Nats aren't rushing Stephen Strasburg
A full year since having Tommy John surgery, flamethrower set to return to big leagues
On an electric Tuesday evening in Washington, we will once again find Stephen Strasburg back where he belongs, back atop a big league pitcher's mound, as his stadium rocks and the rest of his sport snaps to attention.
I'm still not sure why there are people out there who think we would be looking for him anywhere else.
This is what he does. This is where he works. This is the moment he's been grinding toward for 12 interminable months.
This is where the rehab road leads all modern-day Tommy John surgery patients -- back to the mound, 12 months after the doctors put their elbow back together. Some even make it back sooner in this miraculous day and age.
In Cincinnati last year, Edinson Volquez was back, pitching in the big leagues, 12 months and 2 weeks after his Tommy John surgery.
In Atlanta the year before, Tim Hudson was back, pitching in the big leagues, 12 months and 3 weeks after his Tommy John surgery.
In Washington, Strasburg's teammate, Jordan Zimmermann, was back in August 2010, pitching in the big leagues, 12 months and 1 week after his own Tommy John surgery.
So why should Stephen Strasburg be any different?
His first start back comes exactly 12 months and 3 days since he headed into Dr. Lewis Yocum's operating room and had his elbow reconstructed. When Strasburg walked out a few hours later, they handed him a pamphlet laying out the long trail he would be following from that day forward.
That trail was always designed to take him precisely this long -- 12 months if everything went right. Since then, everything has gone just about perfectly. Now here he is. So what's all the furor about?
Tommy John himself has raised questions about all this, asking publicly: "What difference does it make if Stephen Strasburg is out 10 months or 15 months?"
Curt Schilling said last week, right there on the "Baseball Tonight" set: "I don't think there's anything he can accomplish [in the big leagues this month] that he couldn't accomplish somewhere else, in a less stressful environment."
Now these are two bright men who know a lot about pitching -- and who are all too familiar with trips to visit their favorite orthopedic surgeons. So they have every right to express their opinions on this topic. And their opinions are always worth hearing.
But where is the evidence the Nationals have rushed Stephen Strasburg back?
You won't find that evidence in his rehab schedule, where he never had a single setback.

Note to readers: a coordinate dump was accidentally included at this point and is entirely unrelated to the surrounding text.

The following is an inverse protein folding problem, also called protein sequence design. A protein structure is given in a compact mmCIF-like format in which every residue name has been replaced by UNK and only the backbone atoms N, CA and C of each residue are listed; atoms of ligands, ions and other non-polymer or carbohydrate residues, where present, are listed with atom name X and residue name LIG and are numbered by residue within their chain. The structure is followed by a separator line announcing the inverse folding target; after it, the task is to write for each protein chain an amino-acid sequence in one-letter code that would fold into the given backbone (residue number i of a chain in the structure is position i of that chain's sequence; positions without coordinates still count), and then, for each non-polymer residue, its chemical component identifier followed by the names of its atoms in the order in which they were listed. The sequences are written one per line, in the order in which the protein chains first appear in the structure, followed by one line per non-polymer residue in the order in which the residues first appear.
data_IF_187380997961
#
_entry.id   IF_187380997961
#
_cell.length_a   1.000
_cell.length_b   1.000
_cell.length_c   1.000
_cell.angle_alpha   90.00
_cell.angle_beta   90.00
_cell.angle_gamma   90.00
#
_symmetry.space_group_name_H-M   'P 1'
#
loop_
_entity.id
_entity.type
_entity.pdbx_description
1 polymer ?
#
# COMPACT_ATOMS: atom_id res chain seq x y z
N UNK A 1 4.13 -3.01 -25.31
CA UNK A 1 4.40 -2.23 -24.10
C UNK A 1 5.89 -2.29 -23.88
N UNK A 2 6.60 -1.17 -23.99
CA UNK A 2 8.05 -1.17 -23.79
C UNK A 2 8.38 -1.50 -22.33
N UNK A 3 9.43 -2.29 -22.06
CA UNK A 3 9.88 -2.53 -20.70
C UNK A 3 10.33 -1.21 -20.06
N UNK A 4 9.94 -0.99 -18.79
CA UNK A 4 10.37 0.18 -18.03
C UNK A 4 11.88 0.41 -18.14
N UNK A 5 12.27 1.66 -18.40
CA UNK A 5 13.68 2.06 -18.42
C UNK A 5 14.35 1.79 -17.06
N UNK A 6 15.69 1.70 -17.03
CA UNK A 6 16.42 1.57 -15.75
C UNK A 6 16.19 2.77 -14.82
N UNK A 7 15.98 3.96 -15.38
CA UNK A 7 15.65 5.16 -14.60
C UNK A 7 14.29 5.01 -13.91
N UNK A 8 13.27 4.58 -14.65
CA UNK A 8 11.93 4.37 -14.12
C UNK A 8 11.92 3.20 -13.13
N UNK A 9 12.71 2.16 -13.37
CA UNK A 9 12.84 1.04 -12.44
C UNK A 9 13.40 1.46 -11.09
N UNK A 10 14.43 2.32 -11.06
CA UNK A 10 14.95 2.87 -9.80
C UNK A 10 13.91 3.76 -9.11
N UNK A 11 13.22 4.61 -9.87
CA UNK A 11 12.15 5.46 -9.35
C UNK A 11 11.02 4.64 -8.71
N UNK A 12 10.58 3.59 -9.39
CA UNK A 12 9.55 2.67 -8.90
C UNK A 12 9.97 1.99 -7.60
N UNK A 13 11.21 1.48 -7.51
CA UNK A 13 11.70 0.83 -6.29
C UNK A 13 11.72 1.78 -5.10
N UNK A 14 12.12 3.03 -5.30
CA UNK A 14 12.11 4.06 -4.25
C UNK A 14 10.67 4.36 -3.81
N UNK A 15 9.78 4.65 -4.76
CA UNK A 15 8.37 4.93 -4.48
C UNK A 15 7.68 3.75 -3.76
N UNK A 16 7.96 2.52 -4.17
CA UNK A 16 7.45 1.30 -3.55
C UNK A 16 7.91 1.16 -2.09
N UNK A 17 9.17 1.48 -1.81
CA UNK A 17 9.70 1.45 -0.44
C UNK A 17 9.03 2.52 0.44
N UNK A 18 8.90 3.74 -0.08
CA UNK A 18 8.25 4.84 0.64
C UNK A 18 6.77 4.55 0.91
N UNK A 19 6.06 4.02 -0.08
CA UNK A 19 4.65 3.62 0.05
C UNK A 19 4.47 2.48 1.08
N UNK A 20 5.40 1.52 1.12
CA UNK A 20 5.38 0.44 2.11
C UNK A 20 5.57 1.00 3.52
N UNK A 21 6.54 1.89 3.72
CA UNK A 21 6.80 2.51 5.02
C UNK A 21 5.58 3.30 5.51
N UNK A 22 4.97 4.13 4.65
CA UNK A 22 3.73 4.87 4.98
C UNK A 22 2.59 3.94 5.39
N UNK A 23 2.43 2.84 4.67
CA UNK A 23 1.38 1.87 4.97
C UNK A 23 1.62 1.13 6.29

And you won't find it in his six minor league rehab starts, where he regularly hit 98 and 99 miles per hour on the gun, where he struck out 29 hitters in 20 1/3 innings, where he whooshed through five hitless innings to kick off each of his final two starts.
And it's not as if he's going to be asked to make six starts this month, or to push himself into the seventh or eighth inning. The plan, tentatively, is to send him out there three times, with a cap of five innings or 85 pitches, then get him the heck out of there.
So what, exactly, is the problem?
"It doesn't behoove us to rush this guy back," says Nationals general manager Mike Rizzo. "The premise of us rushing this guy into pitching for us, it doesn't make much sense, baseball-wise or business-wise."
OK, so it might be true that running Strasburg out there in Nationals Park might ring this team's cash register more than, say, your average start by Tom Gorzelanny. Strasburg's three big league starts this month are all lined up to take place in Washington. And nobody is dumb enough to think that's just some fortuitous coincidence.
"But if you look at the global business side of it," Rizzo says, "and obviously this isn't my expertise this guy is a long-term cog for this organization."
Except in truth, "cog" doesn't come close to describing what Stephen Strasburg represents for the Washington Nationals. He was the face of this franchise before he ever threw a pitch for this franchise. And now, even after this little Tommy John detour, wherever he is going the next five years is directly tied to wherever they're going.
I wouldn't say we've changed his delivery. We've tweaked his delivery. So he'll be basically the same pitcher -- if not a better pitcher.” -- Nationals GM Mike Rizzo on Strasburg
So what's more in their best interests -- pumping up the gate for three starts in September or doing whatever they need to do to turn him into about a 14-time Cy Young winner? Doesn't seem like that tough a question.
"We want him to get a baseline of innings pitched in 2011 to set the foundation for 2012," Rizzo says. "We just don't want him coming in cold in 2012 and have to say, 'Here, you haven't pitched at all. Now we want you to pitch in 2012. And we want you to hit. And we're going to stop you at X amount of innings.'"
Oh, you could argue, as Schilling did, that Strasburg could accomplish all of this in "a less stressful environment." He could go to the Instructional League and pitch there. He could go to the Arizona Fall League and pitch there. Both of those scenarios were "viable alternatives," Rizzo admits.
"But ultimately," the GM says, "we'd like to test him at the big league level, for him to mentally, physically and psychologically prepare for 2012."